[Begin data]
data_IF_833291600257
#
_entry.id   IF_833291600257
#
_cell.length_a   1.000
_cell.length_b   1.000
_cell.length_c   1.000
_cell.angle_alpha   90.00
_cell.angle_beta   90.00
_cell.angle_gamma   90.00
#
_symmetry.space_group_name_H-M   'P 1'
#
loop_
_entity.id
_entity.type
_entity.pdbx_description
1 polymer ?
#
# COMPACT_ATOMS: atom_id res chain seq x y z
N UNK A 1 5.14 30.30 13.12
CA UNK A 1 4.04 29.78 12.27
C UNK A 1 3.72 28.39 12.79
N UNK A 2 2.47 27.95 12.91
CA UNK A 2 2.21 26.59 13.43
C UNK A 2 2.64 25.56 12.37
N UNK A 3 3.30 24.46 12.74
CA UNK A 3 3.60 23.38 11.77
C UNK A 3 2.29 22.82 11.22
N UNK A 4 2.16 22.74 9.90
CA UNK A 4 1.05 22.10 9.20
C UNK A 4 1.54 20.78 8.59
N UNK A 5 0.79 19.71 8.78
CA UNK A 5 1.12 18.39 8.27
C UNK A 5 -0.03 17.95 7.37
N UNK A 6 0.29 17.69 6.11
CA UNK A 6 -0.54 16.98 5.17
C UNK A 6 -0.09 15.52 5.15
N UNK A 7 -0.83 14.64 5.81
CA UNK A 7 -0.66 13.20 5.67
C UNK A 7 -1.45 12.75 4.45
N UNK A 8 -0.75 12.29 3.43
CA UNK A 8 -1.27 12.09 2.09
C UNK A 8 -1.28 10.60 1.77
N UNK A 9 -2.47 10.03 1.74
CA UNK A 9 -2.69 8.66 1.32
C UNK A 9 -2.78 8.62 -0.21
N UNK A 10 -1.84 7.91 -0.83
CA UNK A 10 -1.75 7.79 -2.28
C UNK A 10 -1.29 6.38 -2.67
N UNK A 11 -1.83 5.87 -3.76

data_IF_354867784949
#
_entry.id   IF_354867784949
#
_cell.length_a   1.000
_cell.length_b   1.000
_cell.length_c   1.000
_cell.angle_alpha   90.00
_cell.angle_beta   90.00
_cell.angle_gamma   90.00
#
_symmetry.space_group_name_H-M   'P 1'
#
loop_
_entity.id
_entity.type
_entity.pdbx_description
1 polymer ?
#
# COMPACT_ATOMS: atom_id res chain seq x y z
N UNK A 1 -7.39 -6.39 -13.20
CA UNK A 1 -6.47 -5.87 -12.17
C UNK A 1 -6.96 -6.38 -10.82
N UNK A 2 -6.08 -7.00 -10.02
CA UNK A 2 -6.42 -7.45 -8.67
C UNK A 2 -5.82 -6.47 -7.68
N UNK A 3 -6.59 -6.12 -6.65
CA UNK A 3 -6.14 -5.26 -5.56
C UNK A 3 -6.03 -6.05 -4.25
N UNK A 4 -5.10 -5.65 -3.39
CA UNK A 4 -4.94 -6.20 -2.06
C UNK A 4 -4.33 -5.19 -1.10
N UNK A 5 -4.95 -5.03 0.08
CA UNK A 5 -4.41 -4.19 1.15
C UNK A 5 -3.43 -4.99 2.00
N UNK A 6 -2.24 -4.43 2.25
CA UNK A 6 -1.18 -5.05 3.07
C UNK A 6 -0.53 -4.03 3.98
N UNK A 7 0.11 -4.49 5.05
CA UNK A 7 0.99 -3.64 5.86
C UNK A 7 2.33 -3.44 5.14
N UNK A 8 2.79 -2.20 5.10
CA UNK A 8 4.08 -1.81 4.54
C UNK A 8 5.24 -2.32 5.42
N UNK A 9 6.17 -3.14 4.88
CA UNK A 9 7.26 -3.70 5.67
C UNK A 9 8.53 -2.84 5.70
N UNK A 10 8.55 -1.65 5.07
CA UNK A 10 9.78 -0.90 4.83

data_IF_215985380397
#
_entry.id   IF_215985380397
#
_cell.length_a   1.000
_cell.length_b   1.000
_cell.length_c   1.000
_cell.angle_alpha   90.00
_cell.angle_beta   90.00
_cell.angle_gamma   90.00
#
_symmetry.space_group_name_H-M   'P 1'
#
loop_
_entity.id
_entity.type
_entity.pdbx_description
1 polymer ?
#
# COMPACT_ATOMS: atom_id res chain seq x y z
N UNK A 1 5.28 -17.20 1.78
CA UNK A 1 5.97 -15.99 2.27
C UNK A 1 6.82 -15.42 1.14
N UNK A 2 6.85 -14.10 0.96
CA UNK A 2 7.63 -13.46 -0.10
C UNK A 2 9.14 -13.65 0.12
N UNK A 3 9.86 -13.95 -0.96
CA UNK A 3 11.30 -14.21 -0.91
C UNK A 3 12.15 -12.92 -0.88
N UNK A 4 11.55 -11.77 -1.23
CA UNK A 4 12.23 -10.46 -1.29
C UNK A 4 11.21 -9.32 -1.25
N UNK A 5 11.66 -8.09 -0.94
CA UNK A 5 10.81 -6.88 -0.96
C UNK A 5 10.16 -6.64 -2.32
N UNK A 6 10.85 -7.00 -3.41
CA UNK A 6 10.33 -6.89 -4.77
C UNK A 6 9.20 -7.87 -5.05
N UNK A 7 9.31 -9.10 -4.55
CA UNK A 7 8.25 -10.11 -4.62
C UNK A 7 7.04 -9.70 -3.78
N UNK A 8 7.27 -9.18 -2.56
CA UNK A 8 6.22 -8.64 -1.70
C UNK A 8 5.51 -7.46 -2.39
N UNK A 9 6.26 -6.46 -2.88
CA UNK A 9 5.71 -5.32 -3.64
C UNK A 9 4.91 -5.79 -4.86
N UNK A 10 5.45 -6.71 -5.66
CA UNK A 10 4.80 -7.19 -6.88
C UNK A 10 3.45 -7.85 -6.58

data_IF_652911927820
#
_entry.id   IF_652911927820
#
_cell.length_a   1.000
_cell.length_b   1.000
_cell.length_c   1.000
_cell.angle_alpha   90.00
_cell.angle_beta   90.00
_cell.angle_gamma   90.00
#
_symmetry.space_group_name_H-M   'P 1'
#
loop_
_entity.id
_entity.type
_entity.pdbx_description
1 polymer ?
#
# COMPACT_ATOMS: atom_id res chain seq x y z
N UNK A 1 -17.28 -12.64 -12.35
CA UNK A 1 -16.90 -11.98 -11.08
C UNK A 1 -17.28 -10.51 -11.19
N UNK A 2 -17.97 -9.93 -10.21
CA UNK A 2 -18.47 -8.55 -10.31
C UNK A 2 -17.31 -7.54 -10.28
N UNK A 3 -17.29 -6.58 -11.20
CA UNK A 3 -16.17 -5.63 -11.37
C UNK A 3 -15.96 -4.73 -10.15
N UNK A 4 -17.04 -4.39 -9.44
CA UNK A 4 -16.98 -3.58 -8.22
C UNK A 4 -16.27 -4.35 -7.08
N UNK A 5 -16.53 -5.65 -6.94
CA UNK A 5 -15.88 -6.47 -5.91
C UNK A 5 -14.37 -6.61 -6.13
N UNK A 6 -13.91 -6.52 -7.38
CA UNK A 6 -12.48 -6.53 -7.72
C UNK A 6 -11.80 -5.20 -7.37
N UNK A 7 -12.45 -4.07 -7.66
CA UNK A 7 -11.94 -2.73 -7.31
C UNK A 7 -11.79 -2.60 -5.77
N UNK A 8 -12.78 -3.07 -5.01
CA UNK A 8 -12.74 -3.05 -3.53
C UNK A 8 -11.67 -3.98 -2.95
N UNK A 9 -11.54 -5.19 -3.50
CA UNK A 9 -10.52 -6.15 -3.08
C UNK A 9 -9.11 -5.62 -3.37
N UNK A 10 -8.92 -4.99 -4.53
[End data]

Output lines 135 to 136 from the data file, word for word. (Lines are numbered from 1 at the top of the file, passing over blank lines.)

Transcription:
C UNK A 5 10.16 -6.64 -2.32
N UNK A 6 10.85 -7.00 -3.41